The scout covers exposed body parts such as the face, back of the neck, and hands with grease paint, mud or other materials to reduce sun reflection. Camouflage for equipment can be improvised from garnishing or sandbags to prevent sun reflection. In snowy terrain, white overgarments are worn. The helmet cover outline should be distorted.
4002. CAMOUFLAGE Camouflage is the use of concealment and disguise to minimize the possibility of detection and/or identification of troops, material, equipment, and installations. The purpose of camouflage is to provide concealment of military objects from enemy observation. Camouflage is also used to conceal an object by making it look like something else. A scout’s mission usually requires individual and equipment camouflage. If natural camouflage is not adequate, the position is camouflaged. In using camouflage, remember that objects are identified by their form (outline), shadow, texture, and color. The principal purpose of camouflage in the field is to prevent direct observation and recognition.
A small, thin bush in the shadow of a large bush makes a good observation point. Lone trees, rocks, fence corners, and outstanding landmarks are easily picked up by the enemy as obvious observation posts. If camouflage clothing is not available, other available clothing can be attached in irregular splotches of appropriate colors. Exposed skin reflects light and attracts the enemy’s attention. Even very dark skin will reflect light because of its natural oil. The buddy system is recom-mended when applying camouflage. Standard Marine Corps issue camouflage face paint sticks are two toned: l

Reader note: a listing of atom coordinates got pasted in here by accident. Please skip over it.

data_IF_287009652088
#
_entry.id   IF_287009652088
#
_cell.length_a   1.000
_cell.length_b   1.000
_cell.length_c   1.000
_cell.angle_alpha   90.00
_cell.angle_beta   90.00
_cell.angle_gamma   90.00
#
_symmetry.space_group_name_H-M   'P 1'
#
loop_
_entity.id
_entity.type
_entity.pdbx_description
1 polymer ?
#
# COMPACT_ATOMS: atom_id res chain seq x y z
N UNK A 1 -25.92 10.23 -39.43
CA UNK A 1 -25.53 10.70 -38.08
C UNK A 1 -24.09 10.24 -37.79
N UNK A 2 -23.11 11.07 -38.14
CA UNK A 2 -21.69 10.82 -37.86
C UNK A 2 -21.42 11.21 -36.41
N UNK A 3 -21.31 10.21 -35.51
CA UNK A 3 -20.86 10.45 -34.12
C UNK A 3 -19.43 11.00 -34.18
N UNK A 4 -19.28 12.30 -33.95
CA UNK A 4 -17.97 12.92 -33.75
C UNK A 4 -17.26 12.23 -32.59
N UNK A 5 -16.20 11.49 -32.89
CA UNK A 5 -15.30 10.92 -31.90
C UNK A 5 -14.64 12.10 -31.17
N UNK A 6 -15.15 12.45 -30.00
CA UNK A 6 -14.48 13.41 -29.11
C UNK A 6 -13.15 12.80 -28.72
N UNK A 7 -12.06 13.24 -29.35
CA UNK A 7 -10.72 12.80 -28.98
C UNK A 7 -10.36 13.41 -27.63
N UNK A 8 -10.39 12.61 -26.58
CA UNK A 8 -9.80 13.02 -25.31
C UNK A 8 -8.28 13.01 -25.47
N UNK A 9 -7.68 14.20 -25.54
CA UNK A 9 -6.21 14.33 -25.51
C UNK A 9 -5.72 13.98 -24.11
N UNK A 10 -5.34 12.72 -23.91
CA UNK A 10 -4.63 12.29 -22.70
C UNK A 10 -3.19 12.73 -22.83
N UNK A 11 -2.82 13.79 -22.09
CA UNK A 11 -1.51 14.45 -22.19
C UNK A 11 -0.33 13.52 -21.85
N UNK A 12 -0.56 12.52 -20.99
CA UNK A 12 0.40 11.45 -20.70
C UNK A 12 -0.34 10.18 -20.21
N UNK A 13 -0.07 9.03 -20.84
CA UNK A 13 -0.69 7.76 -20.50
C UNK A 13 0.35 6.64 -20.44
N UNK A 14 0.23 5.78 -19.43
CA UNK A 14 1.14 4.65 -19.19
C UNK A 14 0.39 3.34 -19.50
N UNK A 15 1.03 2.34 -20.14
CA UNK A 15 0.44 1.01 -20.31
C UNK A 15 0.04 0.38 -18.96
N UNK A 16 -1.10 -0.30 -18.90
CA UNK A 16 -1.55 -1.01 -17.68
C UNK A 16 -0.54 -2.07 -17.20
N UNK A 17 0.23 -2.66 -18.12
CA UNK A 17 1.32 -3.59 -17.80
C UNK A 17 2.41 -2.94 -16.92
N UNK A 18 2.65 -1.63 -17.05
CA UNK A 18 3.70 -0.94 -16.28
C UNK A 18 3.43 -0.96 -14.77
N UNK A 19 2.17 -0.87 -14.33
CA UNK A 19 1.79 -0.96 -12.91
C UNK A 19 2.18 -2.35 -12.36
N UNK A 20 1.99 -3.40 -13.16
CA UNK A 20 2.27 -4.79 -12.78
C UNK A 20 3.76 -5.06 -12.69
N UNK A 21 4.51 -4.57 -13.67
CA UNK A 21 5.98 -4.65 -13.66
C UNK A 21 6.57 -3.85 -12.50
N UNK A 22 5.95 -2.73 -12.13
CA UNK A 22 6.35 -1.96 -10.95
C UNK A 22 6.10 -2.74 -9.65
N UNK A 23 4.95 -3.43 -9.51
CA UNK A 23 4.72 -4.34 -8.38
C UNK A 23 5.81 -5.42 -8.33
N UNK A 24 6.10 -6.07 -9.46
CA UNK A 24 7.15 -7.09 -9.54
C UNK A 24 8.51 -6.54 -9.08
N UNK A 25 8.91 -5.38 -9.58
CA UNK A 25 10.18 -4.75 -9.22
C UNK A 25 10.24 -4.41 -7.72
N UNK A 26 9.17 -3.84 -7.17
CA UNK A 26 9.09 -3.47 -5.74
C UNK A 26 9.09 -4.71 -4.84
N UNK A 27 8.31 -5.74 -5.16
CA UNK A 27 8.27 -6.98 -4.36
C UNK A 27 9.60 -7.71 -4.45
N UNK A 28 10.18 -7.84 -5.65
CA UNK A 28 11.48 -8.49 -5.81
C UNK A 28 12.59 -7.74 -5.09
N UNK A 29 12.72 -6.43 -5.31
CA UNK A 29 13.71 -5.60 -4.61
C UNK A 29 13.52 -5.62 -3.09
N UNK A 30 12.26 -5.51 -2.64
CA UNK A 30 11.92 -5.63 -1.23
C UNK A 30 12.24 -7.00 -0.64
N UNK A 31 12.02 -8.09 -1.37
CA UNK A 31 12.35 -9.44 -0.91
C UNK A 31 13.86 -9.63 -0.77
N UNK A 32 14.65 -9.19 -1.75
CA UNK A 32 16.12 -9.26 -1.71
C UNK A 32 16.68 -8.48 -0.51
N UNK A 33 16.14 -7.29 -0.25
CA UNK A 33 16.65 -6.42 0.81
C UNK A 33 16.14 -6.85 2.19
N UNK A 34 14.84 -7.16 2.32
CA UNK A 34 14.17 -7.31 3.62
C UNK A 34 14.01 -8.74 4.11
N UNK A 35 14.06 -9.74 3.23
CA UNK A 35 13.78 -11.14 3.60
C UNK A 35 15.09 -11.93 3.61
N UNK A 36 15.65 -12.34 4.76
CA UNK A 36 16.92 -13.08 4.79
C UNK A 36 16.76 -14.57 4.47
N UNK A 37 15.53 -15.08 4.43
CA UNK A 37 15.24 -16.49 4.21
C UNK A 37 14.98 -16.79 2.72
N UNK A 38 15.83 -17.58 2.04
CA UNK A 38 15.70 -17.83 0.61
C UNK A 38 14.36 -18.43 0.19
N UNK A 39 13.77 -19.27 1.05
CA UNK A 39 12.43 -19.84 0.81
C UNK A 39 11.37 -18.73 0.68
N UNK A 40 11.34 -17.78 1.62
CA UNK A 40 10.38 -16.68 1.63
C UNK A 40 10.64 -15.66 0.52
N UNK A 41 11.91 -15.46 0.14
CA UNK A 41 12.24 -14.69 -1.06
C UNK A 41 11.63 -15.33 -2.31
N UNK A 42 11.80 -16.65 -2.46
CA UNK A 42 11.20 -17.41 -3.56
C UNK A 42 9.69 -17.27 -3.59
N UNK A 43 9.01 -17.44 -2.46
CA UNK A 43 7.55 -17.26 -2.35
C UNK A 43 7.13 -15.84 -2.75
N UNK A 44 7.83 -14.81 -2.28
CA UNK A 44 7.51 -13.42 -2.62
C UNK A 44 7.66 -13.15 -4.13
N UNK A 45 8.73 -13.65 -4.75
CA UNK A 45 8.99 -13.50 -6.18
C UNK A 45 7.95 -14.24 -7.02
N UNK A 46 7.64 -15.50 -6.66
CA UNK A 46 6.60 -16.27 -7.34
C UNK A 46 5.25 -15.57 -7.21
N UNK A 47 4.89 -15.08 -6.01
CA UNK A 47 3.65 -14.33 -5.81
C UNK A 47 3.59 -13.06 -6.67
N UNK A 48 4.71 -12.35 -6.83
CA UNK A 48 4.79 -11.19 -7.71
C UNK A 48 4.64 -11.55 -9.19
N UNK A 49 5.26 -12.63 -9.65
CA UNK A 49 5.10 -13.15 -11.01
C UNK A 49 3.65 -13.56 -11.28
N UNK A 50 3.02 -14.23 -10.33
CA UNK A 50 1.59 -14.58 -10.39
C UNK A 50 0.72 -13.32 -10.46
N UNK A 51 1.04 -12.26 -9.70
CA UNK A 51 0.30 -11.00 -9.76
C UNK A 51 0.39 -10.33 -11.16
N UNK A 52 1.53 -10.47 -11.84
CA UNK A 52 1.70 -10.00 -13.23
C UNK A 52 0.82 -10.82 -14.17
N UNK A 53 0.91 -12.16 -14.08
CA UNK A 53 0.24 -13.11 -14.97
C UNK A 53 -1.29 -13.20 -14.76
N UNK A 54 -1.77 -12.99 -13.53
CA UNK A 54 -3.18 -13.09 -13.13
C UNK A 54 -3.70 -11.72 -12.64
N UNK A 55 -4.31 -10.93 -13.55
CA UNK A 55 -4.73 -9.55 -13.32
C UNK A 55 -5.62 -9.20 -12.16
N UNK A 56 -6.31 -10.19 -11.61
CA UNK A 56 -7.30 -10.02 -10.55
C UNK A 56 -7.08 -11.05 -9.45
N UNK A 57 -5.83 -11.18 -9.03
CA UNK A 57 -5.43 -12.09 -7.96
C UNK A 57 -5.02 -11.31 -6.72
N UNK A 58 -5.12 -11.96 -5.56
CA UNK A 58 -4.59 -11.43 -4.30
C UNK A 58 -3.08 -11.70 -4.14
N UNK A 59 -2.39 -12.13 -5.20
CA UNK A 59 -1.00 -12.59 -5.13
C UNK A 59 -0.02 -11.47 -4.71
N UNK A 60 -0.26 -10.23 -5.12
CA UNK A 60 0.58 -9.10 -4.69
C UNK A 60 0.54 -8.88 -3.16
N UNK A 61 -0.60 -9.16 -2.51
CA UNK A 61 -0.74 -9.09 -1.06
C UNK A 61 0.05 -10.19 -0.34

Loam and light green for light-skinned troops, in all but snow regions. Sand and light green for dark-skinned troops. Loam and white for troops in snow-covered terrain.
Shiny areas (forehead, cheekbones, nose, and chin) are painted with a dark color. Shadow areas (around the eyes, under the nose, and under the chin) are painted
Individual Camouflage Successful individual camouflage involves the ability to recognize and take advantage of all forms of natural and artificial concealment available (vegetation, soil, debris, etc.) and knowledge of the proper use of artificial camouflage materials.
Aids to Individual Camouflage A scout must recognize the terrain’s dominant color and pattern and must change the appearance of clothing and equipment accordingly in order to blend and not contrast with the terrain (see fig. 4-2). The helmet is camouflaged by breaking up its shape, smooth surface, and shadow. Use of a helmet cover works best. In the absence of a helmet cover, mud can be irregularly blotched on the helmet to disguise its form and dull the surface. A helmet cover may be improvised from irregularly colored cloth or burlap to blend with the background. Foliage can be draped to prevent the visor of the helmet from casting a dark shadow across the face. Foliage should not stick up like plumes because any head movement will give away the position.
Figure 4-2. Avoid Contrasting Backgrounds.
MCWP 3-11.3 U.S. Marine Corps PCN 143 000075 00 17 April 2000